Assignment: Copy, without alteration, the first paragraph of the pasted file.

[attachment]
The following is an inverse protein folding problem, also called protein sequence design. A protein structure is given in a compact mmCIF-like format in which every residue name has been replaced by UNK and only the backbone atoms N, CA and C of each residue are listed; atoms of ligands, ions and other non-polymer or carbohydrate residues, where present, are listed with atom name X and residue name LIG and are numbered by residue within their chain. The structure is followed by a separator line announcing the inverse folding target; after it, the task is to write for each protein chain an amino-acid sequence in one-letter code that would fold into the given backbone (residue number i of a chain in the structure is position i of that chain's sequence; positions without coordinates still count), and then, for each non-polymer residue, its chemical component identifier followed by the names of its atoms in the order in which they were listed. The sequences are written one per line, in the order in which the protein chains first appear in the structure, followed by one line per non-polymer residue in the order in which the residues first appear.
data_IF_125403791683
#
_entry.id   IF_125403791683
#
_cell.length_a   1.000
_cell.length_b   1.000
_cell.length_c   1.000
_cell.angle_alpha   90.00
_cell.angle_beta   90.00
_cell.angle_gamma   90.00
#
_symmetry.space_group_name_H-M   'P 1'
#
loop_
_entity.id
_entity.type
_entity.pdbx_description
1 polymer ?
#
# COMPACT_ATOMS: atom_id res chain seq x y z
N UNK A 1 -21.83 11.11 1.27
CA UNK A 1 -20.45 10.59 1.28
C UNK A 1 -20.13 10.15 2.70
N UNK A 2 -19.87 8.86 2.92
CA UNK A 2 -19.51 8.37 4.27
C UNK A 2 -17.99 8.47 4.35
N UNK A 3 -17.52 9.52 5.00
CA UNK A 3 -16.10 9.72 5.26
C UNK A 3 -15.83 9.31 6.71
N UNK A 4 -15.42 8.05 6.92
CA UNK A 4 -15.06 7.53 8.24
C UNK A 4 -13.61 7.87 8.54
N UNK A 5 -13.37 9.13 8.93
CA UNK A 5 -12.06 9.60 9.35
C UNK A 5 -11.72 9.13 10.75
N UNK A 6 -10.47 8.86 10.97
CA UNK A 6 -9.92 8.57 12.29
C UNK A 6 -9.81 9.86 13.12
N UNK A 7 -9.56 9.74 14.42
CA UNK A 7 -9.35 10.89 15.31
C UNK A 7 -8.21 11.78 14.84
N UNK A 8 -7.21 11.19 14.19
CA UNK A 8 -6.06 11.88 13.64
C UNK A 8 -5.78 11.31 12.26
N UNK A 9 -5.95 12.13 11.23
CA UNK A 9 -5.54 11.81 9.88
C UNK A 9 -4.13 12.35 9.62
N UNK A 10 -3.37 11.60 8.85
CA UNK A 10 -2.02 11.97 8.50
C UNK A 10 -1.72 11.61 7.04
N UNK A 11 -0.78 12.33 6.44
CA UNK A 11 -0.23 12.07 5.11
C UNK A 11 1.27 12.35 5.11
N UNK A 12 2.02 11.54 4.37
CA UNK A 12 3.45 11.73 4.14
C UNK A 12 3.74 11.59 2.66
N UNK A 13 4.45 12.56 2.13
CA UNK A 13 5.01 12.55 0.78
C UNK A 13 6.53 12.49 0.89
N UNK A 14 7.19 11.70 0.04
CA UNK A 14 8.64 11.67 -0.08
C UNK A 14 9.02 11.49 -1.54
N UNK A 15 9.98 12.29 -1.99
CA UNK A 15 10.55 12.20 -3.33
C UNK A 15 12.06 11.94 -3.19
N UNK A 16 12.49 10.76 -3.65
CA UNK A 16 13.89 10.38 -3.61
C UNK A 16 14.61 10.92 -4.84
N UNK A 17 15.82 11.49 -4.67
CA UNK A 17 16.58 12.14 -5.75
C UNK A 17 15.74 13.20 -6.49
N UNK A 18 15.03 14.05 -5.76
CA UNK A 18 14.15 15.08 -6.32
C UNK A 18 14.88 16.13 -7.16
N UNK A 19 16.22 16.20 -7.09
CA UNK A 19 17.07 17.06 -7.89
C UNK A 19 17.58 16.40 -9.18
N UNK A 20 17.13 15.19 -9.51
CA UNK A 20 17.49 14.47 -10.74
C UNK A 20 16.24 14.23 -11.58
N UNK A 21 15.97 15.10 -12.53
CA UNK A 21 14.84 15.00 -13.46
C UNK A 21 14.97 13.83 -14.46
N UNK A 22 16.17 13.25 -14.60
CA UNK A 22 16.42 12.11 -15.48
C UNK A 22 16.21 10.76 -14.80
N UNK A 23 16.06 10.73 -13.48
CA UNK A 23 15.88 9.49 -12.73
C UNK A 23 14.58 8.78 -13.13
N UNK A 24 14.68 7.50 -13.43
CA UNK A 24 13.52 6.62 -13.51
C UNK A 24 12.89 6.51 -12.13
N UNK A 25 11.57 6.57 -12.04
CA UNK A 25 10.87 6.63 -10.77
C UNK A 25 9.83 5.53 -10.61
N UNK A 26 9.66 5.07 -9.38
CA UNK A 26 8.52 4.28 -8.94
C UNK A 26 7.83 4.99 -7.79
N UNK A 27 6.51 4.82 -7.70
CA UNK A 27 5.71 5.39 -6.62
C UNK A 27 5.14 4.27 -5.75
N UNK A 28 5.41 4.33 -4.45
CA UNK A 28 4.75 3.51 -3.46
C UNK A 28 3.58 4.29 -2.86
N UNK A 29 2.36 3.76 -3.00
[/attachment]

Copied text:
The following is an inverse protein folding problem, also called protein sequence design. A protein structure is given in a compact mmCIF-like format in which every residue name has been replaced by UNK and only the backbone atoms N, CA and C of each residue are listed; atoms of ligands, ions and other non-polymer or carbohydrate residues, where present, are listed with atom name X and residue name LIG and are numbered by residue within their chain. The structure is followed by a separator line announcing the inverse folding target; after it, the task is to write for each protein chain an amino-acid sequence in one-letter code that would fold into the given backbone (residue number i of a chain in the structure is position i of that chain's sequence; positions without coordinates still count), and then, for each non-polymer residue, its chemical component identifier followed by the names of its atoms in the order in which they were listed. The sequences are written one per line, in the order in which the protein chains first appear in the structure, followed by one line per non-polymer residue in the order in which the residues first appear.